Perhaps stooping to the commenters’ level, I called them ignorant hillbillies who should skitter back down the holes they crawled out of — or some such balderdash of which I am not proud. I used no curse words (wait, isn’t “hillbilly” an expletive?) and hardly drew outside the lines. Yahoo! is having none of it. I broke the rules. I upset some Neanderthals and a corporate legal department. To the corner I go. Such a bunch of … yahoos.

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The rational heresy of Sam Harris

“The problem with religion, because it’s been sheltered from criticism, is that it allows people to believe en masse what only idiots or lunatics could believe in isolation.”

“While believing strongly, without evidence, is considered a mark of madness or stupidity in any other area of our lives, faith in God still holds immense prestige in our society. Religion is the one area of our discourse where it is considered noble to pretend to be certain about things no human being could possibly be certain about.”

Sam Harris, philosopher, author (“The End of Faith”)

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To hell with Hell

Pope Francis was quoted last week saying there is no Hell. 

Beautiful, or blasphemous?

Bad souls “are not punished,” the pope told an atheist Italian journalist. “Those who do not repent and cannot therefore be forgiven disappear. There is no hell, there is the disappearance of sinful souls.”

Whatever that means. Poof, sinful souls just vanish? They’re off the hook? No eternal rotisserie of mortal flesh and soul? Is Dante discredited? Did my heavy metal records lie? 

The Vatican quickly denied Francis uttered such sacrilege, rebuking the whole conversation, which happened to be between a writer who has historically put words into the papal pie hole. Perhaps the unscrupulous scribe will get a taste of the writhing pits himself. (Or maybe he’ll just disappear. Poof!)

“Had the pope been speaking as the vicar of Christ on earth, he would be contradicting 2,000 years of Catholic doctrine, rooted in the teachings of Christ himself,” writes unreconstructed right-winger Pat Buchanan. “It would be rank heresy.”

APP-033018-POPEI sincerely doubt the pope declared there is no Hell. But I wish he did. Why? Because, I humbly offer: There is no Hell. (Now it’s my turn in Beelzebub’s barbecue. Pass the sunscreen, SPF 50,000.)

The proof is paltry. Yet maybe there is a Hell of the sort Dante depicted in his “Inferno” with such wondrous, gruesome gusto. If so, then there should be a Heaven, too, and I really can’t go that far. All dogs go to Heaven, it’s said. True that. People? I think not, for a panoply of reasons. For one, they’re stinkers.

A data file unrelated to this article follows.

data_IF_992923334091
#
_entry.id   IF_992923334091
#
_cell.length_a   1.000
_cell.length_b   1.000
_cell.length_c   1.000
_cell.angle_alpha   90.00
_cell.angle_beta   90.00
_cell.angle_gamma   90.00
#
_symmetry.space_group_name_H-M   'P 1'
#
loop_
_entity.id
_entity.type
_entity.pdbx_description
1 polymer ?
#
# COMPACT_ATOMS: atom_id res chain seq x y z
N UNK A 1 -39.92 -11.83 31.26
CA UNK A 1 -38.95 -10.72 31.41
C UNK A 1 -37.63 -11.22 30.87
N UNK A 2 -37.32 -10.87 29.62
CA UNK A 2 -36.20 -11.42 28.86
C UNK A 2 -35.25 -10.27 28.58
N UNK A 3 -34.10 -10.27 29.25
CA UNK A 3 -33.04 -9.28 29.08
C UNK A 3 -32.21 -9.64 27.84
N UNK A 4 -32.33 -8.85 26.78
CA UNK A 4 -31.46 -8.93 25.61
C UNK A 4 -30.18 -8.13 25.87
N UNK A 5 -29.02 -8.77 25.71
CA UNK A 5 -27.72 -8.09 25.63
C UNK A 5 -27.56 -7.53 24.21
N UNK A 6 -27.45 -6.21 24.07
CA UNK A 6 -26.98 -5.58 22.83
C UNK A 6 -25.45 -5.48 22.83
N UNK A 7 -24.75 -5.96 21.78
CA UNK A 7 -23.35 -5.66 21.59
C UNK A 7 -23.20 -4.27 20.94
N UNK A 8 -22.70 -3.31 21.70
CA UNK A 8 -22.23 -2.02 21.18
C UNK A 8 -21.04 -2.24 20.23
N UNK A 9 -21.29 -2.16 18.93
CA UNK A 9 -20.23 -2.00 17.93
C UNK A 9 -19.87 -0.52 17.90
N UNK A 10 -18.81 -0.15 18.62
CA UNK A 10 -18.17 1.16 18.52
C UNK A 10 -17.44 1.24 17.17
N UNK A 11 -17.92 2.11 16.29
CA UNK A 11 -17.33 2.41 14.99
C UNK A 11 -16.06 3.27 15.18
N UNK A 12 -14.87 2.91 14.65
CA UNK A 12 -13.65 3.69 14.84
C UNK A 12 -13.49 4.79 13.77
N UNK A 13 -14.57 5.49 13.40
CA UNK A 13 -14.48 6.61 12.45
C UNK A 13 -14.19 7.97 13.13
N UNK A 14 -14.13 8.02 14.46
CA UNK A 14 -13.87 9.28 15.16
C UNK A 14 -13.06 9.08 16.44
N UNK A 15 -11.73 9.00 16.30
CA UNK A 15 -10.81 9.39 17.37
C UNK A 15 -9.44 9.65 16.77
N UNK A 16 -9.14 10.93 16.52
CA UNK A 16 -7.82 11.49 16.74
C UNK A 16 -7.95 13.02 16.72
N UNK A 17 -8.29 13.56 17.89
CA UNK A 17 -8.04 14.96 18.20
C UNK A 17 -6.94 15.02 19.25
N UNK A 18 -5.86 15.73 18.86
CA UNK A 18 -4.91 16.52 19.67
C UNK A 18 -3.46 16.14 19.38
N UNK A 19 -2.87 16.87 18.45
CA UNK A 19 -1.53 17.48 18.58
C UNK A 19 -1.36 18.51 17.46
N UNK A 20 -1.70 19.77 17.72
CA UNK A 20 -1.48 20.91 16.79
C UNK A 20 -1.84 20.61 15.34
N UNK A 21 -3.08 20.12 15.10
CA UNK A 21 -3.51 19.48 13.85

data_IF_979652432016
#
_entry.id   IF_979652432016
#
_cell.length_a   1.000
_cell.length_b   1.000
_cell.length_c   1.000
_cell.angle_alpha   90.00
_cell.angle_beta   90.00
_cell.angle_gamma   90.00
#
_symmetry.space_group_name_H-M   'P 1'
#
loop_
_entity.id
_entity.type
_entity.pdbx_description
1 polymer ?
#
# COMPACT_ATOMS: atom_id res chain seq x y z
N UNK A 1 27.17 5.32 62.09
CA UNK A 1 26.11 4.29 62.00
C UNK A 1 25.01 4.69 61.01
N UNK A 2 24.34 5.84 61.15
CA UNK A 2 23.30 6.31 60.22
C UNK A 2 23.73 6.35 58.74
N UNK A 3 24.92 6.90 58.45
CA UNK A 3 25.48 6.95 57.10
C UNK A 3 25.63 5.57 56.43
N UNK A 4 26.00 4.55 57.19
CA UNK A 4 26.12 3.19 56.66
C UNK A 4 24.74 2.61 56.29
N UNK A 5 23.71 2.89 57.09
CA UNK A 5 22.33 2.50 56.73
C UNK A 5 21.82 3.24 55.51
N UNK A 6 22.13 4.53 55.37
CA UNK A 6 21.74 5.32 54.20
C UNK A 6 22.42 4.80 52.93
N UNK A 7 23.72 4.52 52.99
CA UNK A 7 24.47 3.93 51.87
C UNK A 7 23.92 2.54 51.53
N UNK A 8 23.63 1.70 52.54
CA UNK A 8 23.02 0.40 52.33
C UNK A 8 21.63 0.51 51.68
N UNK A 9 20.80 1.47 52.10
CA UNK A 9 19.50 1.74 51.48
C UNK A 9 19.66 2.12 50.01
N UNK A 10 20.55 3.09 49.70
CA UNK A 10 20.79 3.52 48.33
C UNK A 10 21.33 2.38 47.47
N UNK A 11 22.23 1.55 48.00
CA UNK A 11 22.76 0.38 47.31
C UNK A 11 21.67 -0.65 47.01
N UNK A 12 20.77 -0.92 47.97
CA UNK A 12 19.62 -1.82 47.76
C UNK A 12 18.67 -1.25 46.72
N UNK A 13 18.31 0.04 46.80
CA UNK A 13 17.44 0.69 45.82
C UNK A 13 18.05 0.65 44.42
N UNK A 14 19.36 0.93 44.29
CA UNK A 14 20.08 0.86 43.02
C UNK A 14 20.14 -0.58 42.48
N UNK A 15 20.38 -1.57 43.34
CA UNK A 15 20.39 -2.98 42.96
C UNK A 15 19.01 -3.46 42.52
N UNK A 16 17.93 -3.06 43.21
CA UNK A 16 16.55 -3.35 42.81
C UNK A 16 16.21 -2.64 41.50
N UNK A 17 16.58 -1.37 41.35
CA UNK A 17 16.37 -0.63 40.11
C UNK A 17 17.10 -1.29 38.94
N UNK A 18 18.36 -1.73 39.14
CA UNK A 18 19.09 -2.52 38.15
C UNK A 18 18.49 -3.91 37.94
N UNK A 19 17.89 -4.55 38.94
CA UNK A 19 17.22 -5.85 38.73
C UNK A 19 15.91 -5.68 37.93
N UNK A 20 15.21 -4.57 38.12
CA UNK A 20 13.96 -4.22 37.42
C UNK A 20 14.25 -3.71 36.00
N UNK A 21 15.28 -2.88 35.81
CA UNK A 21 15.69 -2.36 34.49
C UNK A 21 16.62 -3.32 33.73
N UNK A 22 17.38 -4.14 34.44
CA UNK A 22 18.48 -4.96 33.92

Dante limned Nine Circles of Hell for sinners: First Circle (Limbo); Second (Lust); Third (Gluttony); Fourth (Greed); Fifth (Wrath); Sixth (Heresy); Seventh (Violence); Eighth (Fraud); Ninth (Treachery). 

He ticked most of the boxes, though he could be more specific (treachery?). And a little more lenient (gluttony?). And where are rape and murder? Do they fall under the violence rubric? He should have added a Tenth Circle for man buns. I’m afraid Dante’s prioritizing is scattershot.

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Trying to figure with certitude if Hell exists is a fool’s errand. Unless, I suppose, you listen to an evangelical site I tripped and fell upon, chipping a tooth. It talks about people who have had “hellish near-death experiences in which the individual descends into a hellish location — an otherworldly place so frightening, desolate and horrible that it changed their lives instantly” and put them on a path to Christ. 

I shudder. With my luck, if I have a near-death experience, I’ll land at a Celine Dion concert. I’ll return, eyes bulging, screaming the Lord’s name.

But that’s not possible, because I don’t buy any of it. Belief in Heaven or Hell goes hand in hand with belief in the mythological overlords of those domains, God and Satan. They’re like cartoon characters to me, figments of desperate human imagination, magically supervising our collective conscience from an airbrushed ether. 

And Jesus? Well, I’m certain he was an actual historical figure, a masterful personality and a brilliant and wildly charismatic rabbi. He was executed on a Roman cross, for no one’s sins. He never rose from the dead. He was the son of mortals — mom, no virgin — not of gods. He was human, not divine. And he was just one of countless so-called messiahs of his time. But he got the most press. He had an amazing agent.

Queasily, as I type all this, I keep thinking (or am I praying?): I really hope the pope actually said there is no Hell. If not, I’m probably cooked.